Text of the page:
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Efforts pay off in IPR protection
By Liu Li (China Daily)
Updated: 2004-03-31 00:39

Attempting to create a favourable environment for foreign investors, local authorities focused on the intellectual property rights (IPR) of overseas enterprises in Beijing last year.

In six cases among all of the eight put forward by overseas enterprises last year, Chinese companies proven to have violated IPR were ordered by the Beijing Intellectual Property Office to stop the illegal behaviour, Liu Dongwei, the office director told a press conference Tuesday in Beijing.

Liu also said Tuesday that 90 per cent of the pirated discs on the Beijing market are from overseas.

"In fact China is also a victim of pirated products," said Wang Yefei, vice-director of the Beijing Copyright Administration.

Wang vowed to launch campaigns during spring and autumn this year to combat sales of pirated discs in Beijing.

The other two foreign-related IPR cases dealt with by the intellectual property office last year were resolved through negotiations between foreign companies and indicted Chinese firms, said Liu.

Germany's Barmag AG appealed to Liu's office last year that the textile machines displayed at the China International Textile Machinery Exhibition in Beijing violated invention patent it owns.

"Our law enforcement staff investigated immediately at the exhibition," she said.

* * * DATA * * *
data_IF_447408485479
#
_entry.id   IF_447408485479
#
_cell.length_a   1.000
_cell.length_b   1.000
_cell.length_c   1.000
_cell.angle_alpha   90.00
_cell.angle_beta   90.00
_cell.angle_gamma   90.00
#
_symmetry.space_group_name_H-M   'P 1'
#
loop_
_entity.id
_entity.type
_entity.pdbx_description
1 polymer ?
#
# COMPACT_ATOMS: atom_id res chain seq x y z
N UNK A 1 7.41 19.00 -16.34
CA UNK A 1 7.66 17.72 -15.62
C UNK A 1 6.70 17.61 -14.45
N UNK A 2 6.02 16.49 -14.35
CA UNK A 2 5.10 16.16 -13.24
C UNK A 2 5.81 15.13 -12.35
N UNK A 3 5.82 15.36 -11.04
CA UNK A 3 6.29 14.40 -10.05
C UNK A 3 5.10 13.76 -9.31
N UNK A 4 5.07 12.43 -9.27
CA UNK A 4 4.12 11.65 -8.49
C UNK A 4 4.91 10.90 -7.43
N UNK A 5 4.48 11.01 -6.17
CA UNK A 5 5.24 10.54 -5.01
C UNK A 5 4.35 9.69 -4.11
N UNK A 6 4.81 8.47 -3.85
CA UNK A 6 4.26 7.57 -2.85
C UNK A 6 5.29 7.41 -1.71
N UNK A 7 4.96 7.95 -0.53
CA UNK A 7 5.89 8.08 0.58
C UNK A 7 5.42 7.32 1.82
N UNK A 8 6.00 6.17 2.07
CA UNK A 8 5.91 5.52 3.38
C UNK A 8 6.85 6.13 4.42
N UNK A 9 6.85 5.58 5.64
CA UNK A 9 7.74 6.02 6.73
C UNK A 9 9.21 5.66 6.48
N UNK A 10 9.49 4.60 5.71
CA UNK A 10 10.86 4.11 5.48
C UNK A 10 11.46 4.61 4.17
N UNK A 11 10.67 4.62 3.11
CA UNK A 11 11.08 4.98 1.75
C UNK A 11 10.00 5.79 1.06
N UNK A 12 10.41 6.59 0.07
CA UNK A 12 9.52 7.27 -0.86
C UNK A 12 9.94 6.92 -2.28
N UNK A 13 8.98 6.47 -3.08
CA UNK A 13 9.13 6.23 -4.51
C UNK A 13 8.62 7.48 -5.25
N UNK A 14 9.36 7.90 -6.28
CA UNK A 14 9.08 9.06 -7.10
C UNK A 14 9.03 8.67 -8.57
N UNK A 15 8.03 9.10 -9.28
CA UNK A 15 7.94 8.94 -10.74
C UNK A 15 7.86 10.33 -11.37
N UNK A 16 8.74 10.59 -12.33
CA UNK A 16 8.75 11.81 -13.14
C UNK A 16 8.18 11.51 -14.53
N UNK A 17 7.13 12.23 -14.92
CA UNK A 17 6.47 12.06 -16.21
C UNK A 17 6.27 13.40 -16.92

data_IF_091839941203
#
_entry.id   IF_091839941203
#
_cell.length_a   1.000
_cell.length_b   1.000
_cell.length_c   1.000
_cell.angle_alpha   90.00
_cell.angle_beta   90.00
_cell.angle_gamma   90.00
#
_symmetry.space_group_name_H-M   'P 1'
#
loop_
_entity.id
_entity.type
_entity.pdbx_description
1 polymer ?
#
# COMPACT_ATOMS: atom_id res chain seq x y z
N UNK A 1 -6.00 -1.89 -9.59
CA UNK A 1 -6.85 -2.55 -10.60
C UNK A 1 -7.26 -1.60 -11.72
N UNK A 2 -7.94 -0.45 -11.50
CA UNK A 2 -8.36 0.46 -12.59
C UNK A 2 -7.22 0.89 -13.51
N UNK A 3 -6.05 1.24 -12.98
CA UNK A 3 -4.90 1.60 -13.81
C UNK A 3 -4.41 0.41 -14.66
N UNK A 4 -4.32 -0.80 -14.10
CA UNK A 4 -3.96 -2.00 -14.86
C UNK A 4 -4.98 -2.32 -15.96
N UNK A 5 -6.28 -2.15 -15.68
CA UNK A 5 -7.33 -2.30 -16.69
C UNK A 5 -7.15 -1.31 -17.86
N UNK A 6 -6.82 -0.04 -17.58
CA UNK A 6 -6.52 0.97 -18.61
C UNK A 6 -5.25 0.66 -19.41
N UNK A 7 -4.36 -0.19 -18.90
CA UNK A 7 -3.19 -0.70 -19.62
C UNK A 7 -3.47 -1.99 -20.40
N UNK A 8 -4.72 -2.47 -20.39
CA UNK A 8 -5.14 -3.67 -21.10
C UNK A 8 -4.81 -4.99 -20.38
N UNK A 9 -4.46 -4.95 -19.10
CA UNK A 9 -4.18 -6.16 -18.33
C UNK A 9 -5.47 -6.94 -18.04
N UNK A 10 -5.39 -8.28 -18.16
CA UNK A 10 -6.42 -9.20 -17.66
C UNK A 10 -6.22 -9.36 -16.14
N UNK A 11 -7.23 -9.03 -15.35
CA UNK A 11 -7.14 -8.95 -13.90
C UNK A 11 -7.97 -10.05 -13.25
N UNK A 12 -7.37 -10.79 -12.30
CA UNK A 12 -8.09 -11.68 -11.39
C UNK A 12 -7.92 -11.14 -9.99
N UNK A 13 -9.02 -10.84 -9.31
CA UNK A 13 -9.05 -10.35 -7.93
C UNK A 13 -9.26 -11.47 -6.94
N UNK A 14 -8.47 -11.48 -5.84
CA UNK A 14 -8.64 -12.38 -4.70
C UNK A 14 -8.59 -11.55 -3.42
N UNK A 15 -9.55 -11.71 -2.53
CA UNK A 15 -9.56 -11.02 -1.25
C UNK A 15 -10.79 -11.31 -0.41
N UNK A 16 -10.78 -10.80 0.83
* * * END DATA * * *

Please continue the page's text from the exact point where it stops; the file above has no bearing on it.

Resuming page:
Finally, the German company reached a consensus with the three related Chinese companies based in Zhengzhou, Shanghai and Hangzhou. Joint venture deals were signed among them, according to the official.

Trademarks of foreign enterprises were also given priority by local authorities for better protection.

In August last year, the Chinese Academy of Social Sciences Press, which published a series of four Peter Rabbit books, was ruled to have infringed upon the trademarks owned by Frederick Warne & Co Ltd and was fined 350,000 yuan (US$42,200) by the Beijing Xicheng District Bureau for Industry and Commerce.

The United Kingdom-based Frederick Warne & Co Ltd registered three Chinese characters of "Peter Rabbit" and all the illustrations in the Peter Rabbit series in China as trademarks in 1994 after the books entered the public domain.

Meanwhile, Beijing Customs caught goods worth about US$80,000 last year suspected of violating copyright and trademark rights.

Over 60,000 items worth US$110,000 were caught by the Beijing Entry-Exit Inspection and Quarantine Bureau last year, suspected of being counterfeits of items authorized by the US Underwriter Laboratories (UL).

In another development, over 270,000 symbols that violated the copyright of the Beijing Organizing Committee for the Games of the XXIX Olympiad (BOCOG) have been found so far.

A total of 609 advertisement boards were required to make changes for copyright violations, said sources.

Fines of 530,000 yuan (US$64,000) were levied against those who violated the IPR of BOCOG last year.

The Beijing Municipal Intellectual Property Task Force was established in 2002 in an attempt to join forces of relative departments in IPR protection.

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